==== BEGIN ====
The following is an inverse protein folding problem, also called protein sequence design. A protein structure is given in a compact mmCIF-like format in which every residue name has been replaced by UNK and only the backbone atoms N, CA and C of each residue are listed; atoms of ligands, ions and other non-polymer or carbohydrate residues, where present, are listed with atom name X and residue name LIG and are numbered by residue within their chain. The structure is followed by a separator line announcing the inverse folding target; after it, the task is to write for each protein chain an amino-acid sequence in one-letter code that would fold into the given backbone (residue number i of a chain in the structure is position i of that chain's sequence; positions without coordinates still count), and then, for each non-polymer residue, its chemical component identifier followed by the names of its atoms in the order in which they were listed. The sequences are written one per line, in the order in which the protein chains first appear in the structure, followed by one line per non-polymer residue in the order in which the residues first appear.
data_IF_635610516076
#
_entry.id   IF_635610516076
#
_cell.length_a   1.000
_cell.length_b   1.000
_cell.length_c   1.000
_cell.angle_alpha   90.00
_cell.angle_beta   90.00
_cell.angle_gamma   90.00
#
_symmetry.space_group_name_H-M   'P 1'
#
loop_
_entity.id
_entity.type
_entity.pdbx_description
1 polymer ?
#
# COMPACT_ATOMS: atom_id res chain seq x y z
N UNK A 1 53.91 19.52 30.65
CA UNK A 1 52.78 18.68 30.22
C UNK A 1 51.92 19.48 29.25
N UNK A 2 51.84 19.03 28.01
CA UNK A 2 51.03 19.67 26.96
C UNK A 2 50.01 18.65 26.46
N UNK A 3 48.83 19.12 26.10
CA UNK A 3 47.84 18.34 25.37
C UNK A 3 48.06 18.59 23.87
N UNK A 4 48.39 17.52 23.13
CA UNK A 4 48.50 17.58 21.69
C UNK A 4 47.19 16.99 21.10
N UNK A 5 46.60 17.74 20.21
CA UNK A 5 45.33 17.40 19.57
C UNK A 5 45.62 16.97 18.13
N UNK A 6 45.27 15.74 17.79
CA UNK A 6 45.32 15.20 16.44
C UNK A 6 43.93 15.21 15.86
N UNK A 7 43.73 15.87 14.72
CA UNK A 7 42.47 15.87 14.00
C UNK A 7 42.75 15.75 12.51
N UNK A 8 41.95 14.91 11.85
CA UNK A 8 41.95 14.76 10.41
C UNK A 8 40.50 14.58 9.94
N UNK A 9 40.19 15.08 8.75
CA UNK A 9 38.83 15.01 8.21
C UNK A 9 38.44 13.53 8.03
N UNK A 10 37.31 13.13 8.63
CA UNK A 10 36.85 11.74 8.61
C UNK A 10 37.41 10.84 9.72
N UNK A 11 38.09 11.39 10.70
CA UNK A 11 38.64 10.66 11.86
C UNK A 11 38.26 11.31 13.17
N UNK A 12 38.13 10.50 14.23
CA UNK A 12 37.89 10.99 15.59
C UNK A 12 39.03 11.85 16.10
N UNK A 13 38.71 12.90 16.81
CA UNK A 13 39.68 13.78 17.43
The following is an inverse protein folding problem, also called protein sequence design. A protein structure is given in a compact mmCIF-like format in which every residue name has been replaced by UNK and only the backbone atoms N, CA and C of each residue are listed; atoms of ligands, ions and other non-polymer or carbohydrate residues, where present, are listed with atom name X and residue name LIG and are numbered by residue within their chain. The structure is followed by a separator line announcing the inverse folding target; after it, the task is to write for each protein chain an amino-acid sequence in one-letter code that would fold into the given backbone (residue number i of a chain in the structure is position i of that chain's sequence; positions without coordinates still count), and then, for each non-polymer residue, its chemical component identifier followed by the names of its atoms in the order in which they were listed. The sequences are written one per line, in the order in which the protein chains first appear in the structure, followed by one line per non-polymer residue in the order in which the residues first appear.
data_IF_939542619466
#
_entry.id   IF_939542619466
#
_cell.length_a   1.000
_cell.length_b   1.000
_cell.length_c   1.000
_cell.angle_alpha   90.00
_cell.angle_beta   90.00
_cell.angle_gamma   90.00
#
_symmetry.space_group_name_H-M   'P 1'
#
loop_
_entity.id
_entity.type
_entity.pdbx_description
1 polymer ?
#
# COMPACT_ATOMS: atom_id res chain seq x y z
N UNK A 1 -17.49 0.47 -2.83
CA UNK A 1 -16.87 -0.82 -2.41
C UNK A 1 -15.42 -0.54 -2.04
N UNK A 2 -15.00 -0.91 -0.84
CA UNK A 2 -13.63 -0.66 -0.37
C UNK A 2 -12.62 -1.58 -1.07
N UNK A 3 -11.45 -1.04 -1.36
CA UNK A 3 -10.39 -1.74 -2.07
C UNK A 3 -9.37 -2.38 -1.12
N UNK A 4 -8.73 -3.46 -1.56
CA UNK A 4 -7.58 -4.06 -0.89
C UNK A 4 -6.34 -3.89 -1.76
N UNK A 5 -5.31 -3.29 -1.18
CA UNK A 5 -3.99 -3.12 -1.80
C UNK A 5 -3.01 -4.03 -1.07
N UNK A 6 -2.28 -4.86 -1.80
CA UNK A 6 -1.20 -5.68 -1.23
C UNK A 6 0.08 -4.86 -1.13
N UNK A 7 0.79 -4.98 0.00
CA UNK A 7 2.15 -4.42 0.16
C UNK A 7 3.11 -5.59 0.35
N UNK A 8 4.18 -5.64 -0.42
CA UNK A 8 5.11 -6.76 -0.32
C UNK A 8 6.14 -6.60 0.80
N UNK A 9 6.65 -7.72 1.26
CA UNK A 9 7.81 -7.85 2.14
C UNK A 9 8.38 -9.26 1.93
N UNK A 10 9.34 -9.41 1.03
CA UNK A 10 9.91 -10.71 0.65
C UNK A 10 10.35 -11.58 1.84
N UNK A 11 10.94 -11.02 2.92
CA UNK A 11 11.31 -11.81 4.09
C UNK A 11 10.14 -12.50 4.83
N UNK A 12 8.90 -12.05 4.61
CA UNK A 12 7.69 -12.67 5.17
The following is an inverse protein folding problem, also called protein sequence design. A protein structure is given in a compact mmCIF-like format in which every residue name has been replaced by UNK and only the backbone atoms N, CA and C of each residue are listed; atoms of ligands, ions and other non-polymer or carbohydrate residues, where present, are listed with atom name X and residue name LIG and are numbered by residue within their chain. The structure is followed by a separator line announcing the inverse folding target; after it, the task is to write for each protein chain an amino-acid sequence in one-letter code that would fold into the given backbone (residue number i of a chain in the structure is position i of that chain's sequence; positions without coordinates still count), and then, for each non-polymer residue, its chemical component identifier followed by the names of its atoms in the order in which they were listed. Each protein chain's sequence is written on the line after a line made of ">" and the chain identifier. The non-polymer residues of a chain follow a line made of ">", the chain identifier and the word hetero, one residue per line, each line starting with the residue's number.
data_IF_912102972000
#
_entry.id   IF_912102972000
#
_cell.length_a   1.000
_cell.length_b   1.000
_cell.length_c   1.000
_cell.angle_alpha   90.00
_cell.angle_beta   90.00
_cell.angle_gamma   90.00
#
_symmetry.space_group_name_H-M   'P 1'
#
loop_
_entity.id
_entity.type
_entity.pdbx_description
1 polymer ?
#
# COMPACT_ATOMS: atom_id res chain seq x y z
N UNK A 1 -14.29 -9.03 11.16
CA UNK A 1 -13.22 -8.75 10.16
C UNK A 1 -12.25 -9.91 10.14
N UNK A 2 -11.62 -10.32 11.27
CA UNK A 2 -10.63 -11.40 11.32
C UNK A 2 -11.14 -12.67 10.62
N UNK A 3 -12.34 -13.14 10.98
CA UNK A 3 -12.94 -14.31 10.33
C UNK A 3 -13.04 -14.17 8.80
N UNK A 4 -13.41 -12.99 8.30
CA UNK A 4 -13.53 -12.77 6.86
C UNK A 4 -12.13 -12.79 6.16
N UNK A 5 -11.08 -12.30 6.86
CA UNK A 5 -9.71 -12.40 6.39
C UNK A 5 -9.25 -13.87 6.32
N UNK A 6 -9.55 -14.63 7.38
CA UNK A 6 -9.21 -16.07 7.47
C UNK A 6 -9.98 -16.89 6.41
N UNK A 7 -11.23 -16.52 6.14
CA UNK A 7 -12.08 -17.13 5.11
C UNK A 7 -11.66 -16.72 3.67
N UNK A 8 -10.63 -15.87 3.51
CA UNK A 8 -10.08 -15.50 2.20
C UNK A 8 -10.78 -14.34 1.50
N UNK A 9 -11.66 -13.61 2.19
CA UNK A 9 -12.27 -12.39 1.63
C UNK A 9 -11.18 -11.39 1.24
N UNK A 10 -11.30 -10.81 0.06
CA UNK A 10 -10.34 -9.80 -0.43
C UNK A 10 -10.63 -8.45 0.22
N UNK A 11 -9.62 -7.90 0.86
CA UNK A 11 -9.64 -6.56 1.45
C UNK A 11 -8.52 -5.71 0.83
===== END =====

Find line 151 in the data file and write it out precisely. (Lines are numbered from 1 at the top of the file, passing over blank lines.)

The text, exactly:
C UNK A 5 -9.25 -13.87 6.32